Why Modi’s Wheat Export Ban Failed To Control Commodity Price Inflation?

Why Modi’s Wheat Export Ban Failed To Control Commodity Price Inflation

The terrible days of food inflation are still very much present. Although food commodities have decreased, the Reserve Bank of India (RBI) may still be concerned about the cost of wheat and rice before it meets with the Monetary Policy Committee.

Despite a ban on exports, Indian wheat prices increased to a record high due to rising demand and limited supply from a heat-damaged crop.

On the other hand, the conflict between Russia and Ukraine disrupted global supply networks and raised commodities prices. It gave India, the second-largest wheat producer in the world, the chance to fill the gap in the world’s wheat supply left by the conflict; Ukraine accounted for 13% of all global wheat exports.

Given the reduction of commodity prices globally, India’s inflation has likely peaked: Research by Morgan Stanley.

As global commodity prices have moderated, India’s domestic demand has remained more significant than its foreign demand, and inflation has likely peaked.

According to the report, high-frequency data for June showed that the demand for consumption centred on services was robust, industrial activity showed a mixed trend, and the foreign market continued to drop.

Additionally, it stated that early trends for July show data holding across sectors, with ex-residential mobility being reasonably steady and jobless rates declining from the prior month.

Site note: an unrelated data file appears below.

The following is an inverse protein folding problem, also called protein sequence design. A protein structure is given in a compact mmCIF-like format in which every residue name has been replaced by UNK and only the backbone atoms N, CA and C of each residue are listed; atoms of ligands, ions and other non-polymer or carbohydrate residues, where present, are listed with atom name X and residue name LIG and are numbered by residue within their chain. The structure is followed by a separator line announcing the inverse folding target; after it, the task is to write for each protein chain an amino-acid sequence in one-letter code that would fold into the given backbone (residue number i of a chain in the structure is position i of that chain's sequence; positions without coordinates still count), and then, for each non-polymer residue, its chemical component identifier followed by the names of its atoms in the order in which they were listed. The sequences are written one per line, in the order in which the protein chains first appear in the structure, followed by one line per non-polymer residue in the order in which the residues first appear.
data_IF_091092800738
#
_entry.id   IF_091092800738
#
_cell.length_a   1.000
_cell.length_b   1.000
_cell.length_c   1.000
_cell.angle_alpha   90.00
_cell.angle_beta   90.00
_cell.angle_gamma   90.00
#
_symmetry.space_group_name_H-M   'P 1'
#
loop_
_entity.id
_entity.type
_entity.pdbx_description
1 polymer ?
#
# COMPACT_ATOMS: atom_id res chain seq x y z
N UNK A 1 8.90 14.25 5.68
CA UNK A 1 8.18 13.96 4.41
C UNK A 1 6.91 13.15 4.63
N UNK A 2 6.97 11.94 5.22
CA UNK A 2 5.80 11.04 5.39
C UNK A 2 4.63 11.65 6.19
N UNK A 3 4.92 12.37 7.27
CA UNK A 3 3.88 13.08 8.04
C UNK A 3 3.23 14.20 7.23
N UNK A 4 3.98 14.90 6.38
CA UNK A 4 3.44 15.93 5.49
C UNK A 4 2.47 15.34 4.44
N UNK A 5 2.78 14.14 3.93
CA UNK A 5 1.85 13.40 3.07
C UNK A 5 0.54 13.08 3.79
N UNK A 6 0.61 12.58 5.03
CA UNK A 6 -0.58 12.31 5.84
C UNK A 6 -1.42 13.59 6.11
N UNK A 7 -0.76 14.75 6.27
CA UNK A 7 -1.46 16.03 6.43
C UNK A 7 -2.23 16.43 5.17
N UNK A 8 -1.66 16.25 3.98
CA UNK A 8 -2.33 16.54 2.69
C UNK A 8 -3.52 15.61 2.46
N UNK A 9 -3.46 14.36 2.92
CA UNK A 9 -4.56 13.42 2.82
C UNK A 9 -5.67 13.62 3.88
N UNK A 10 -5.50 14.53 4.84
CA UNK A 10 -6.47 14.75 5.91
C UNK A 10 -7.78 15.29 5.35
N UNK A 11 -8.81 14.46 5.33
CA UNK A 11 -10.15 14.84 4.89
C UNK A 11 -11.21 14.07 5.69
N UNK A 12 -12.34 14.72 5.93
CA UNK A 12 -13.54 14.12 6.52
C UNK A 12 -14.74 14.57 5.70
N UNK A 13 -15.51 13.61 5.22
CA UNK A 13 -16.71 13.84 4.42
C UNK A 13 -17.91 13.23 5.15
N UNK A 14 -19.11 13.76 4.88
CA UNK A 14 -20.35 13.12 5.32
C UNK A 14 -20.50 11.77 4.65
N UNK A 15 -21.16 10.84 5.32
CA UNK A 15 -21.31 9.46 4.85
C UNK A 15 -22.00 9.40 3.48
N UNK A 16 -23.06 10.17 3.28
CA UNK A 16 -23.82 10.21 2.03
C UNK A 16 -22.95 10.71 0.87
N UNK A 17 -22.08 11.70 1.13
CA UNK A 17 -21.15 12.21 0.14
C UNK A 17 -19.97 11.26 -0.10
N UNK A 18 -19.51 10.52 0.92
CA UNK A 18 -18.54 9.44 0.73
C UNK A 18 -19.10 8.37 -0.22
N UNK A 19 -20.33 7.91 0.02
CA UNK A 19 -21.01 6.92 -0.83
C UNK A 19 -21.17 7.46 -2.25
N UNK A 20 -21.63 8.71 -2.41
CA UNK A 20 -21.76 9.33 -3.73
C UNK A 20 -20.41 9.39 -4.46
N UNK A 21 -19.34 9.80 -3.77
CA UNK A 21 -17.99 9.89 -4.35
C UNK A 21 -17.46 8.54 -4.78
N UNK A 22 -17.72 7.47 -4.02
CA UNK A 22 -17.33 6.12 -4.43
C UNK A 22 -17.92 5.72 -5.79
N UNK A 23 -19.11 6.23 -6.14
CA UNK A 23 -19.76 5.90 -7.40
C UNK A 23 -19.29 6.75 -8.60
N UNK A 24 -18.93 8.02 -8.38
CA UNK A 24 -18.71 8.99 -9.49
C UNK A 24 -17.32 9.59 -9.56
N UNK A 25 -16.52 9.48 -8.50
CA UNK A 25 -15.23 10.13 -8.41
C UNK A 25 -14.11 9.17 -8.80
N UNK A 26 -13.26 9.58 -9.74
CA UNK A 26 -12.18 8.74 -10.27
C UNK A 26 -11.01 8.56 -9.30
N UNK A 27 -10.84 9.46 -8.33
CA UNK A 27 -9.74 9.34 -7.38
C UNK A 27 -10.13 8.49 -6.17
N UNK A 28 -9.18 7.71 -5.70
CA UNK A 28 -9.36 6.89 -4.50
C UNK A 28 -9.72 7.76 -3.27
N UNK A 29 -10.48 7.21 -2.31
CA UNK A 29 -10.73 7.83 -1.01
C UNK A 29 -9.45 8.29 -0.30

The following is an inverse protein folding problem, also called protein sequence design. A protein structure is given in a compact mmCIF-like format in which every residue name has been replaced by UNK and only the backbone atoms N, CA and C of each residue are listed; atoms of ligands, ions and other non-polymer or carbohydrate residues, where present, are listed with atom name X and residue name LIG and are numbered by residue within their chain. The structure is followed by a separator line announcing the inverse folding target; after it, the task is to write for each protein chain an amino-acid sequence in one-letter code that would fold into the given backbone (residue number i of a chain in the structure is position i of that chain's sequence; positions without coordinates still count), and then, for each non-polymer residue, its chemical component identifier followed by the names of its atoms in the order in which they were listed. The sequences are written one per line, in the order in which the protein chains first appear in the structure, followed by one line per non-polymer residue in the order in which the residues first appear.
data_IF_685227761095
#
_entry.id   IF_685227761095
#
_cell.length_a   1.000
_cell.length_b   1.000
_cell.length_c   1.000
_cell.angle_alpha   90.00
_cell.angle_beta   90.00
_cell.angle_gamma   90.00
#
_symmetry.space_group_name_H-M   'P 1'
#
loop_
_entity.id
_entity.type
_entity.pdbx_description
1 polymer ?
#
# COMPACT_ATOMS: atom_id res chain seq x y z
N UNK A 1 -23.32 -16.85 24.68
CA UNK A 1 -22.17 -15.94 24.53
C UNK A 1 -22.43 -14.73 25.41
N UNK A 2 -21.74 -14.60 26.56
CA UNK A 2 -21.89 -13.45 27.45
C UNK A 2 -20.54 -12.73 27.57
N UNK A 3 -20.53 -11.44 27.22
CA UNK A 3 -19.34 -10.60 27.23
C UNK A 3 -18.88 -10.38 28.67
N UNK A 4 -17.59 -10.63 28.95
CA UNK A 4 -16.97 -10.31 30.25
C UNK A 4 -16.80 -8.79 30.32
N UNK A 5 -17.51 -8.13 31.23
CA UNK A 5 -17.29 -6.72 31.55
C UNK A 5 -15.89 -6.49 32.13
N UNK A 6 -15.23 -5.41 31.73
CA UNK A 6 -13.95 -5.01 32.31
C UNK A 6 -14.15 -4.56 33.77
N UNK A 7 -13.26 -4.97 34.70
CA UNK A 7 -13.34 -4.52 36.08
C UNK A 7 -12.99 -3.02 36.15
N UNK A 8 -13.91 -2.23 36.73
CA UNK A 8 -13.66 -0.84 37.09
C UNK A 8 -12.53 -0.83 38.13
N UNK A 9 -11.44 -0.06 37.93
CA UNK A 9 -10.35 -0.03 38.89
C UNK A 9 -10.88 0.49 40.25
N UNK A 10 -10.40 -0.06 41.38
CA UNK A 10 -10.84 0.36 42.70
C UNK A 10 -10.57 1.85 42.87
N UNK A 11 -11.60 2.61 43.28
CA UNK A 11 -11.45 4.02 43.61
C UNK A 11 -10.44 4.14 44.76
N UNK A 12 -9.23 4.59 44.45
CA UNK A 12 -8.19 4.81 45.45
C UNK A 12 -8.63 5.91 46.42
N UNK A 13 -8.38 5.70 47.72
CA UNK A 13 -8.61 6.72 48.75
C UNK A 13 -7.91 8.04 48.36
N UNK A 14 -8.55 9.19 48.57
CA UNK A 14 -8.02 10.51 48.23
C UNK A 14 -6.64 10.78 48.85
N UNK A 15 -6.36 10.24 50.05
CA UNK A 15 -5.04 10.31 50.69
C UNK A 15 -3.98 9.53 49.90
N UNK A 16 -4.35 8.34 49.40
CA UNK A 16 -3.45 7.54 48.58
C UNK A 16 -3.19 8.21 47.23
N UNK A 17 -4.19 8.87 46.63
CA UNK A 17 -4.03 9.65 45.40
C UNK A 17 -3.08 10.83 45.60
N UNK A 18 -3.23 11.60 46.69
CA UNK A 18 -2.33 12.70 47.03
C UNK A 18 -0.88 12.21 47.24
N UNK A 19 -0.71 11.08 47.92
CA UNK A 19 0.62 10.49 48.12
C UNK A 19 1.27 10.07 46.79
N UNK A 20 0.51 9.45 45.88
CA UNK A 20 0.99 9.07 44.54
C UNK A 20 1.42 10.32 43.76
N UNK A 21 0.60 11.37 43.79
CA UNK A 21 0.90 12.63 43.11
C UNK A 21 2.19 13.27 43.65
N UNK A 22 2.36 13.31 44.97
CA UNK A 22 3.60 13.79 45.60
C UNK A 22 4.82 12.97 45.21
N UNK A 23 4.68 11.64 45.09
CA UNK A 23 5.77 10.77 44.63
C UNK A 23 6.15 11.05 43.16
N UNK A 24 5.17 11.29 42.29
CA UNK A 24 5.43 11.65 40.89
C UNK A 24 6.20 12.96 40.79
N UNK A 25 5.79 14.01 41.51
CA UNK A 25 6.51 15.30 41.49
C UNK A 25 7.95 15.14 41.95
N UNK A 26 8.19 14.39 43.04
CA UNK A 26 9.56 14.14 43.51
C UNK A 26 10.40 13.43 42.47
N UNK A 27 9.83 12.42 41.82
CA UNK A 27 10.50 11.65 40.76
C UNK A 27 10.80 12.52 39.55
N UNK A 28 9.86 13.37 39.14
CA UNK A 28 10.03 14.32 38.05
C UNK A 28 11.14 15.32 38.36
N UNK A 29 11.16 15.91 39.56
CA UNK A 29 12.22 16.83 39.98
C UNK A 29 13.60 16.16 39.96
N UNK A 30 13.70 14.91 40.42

“Credit growth is still increasing and has already risen to its highest level since April 2019 “in its ‘India Economics – Macro Indicators Chartbook’, Morgan Stanley Research.

It also said that as commodity prices have moderated, the worst of the macro stability is probably behind us.

“Commodity prices have stabilized globally, and higher frequency food prices are growing more gradually than expected.

 It is anticipated that macro stability indicators will experience some relief from moderate commodity price increases. We expect the short-term inflation trajectory to improve as commodity prices average and domestic food prices correct more quickly, “It read.

The current fiscal year ends in March 2023 and is anticipated to see inflation based on the consumer price index averaging 6.5 per cent. Nevertheless, we do not see much of a rise in inflation after FY23 and anticipate it to average 5.3 per cent in FY24. Changes in commodity prices and domestic food costs provide short-term threats to the inflation trajectory, “It read.

wheat export

According to Morgan Stanley Research, monetary policy normalization will continue; by April 2023, a terminal repo rate of 6.5 per cent will be reached. The statement reads, “We expect real rate normalization to maintain macroeconomic stability and establish the groundwork for a prolonged GDP rebound.”